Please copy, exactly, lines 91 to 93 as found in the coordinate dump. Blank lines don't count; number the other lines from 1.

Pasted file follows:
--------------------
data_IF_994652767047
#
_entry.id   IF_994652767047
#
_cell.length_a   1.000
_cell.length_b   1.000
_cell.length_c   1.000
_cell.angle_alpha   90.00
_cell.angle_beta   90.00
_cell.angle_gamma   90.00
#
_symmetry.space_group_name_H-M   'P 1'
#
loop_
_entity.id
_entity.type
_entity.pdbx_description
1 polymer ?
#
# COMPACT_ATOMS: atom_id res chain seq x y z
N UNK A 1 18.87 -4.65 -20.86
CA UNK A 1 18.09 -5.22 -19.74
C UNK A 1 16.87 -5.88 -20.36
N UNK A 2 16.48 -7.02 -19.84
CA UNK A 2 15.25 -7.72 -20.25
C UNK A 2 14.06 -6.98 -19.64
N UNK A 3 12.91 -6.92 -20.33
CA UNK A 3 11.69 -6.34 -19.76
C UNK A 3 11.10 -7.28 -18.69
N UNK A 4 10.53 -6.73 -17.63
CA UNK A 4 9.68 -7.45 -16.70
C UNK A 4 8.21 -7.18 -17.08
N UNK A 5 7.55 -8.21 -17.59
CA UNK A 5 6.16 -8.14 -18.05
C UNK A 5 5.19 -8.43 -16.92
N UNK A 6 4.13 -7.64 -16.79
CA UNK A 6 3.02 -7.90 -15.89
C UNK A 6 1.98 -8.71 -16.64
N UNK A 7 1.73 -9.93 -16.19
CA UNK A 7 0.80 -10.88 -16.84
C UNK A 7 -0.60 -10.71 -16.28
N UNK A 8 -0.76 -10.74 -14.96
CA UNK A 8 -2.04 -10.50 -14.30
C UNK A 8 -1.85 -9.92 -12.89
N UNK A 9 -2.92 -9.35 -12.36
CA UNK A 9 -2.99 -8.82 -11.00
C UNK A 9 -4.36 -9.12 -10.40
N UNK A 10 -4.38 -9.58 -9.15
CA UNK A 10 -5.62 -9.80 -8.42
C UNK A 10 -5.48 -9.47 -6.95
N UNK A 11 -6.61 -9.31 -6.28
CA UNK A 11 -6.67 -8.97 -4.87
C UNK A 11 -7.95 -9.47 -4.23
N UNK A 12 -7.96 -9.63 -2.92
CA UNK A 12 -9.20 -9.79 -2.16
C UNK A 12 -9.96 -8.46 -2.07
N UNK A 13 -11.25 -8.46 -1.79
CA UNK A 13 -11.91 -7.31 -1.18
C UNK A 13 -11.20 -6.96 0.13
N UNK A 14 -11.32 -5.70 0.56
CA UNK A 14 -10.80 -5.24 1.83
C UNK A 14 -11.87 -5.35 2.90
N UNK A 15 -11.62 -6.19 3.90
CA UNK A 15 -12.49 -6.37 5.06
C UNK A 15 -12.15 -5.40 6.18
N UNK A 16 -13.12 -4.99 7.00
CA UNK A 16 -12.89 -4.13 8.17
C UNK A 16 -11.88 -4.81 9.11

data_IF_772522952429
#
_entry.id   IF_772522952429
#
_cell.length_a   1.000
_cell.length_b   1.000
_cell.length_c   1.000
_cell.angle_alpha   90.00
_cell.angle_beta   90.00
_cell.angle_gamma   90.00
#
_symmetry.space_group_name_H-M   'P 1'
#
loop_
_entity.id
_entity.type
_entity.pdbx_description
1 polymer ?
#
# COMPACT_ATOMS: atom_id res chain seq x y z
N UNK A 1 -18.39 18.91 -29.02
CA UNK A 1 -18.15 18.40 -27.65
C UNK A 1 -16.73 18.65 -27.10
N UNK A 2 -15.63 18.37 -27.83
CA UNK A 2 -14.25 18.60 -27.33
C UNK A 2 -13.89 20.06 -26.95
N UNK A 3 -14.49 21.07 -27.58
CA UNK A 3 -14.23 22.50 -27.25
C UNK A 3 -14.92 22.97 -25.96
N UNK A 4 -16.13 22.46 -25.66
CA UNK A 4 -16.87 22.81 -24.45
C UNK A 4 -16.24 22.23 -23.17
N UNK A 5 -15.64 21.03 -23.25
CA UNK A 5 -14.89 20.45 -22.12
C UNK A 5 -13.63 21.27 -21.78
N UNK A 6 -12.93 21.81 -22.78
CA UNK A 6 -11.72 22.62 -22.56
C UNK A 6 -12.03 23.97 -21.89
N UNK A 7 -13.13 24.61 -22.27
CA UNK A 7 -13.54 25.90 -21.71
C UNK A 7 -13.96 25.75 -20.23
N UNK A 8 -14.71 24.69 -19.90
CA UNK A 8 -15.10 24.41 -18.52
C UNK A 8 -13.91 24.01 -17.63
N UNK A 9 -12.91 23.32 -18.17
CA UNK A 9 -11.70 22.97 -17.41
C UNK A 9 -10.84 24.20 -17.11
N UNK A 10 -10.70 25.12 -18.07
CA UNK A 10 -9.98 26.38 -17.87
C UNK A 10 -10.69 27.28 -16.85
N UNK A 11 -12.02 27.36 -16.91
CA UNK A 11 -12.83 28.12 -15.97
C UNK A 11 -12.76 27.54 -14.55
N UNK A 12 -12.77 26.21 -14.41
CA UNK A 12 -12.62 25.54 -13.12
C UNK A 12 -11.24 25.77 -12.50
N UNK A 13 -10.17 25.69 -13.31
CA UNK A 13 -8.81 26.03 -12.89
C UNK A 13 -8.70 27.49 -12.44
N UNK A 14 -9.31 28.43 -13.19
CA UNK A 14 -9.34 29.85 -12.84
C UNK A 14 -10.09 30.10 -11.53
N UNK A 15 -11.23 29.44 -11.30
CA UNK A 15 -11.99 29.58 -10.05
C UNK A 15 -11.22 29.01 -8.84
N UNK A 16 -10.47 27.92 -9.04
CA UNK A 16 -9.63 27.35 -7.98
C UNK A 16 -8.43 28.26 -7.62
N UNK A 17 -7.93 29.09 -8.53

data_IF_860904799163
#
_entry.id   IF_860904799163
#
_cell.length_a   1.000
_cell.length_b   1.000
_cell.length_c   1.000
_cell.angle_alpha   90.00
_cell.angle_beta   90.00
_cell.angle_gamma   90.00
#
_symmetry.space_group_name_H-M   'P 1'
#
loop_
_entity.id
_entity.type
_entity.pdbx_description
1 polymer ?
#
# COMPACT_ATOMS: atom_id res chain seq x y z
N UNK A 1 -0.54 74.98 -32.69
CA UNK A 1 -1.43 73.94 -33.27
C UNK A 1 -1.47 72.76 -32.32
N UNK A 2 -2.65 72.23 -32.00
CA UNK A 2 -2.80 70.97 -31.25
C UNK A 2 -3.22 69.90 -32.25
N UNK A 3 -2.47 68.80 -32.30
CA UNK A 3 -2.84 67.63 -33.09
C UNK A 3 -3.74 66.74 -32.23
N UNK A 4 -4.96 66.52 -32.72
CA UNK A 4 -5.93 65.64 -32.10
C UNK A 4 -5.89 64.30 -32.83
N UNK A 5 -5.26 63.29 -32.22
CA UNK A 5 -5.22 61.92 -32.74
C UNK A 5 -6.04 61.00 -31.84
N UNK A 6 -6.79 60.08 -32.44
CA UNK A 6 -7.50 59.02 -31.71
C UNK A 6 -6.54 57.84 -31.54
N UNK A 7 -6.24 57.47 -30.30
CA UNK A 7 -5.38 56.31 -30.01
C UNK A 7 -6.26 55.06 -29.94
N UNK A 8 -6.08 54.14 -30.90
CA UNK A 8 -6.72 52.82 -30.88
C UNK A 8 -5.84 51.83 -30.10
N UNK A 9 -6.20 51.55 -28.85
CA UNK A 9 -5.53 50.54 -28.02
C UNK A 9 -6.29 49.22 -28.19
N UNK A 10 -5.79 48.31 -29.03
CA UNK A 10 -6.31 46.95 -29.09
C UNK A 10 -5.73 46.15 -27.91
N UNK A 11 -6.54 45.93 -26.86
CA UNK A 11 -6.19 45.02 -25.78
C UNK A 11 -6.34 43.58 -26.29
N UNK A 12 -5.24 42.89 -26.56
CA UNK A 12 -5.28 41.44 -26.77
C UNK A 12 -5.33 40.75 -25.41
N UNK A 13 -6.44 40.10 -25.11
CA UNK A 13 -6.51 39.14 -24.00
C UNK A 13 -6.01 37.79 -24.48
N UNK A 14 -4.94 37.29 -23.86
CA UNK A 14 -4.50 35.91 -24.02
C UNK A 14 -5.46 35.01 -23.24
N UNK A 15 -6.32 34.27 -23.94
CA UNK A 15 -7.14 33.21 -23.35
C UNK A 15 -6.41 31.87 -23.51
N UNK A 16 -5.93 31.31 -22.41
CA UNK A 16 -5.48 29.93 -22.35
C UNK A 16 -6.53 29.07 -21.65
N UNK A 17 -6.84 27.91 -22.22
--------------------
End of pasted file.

C UNK A 1 -16.73 18.65 -27.10
N UNK A 2 -15.63 18.37 -27.83
CA UNK A 2 -14.25 18.60 -27.33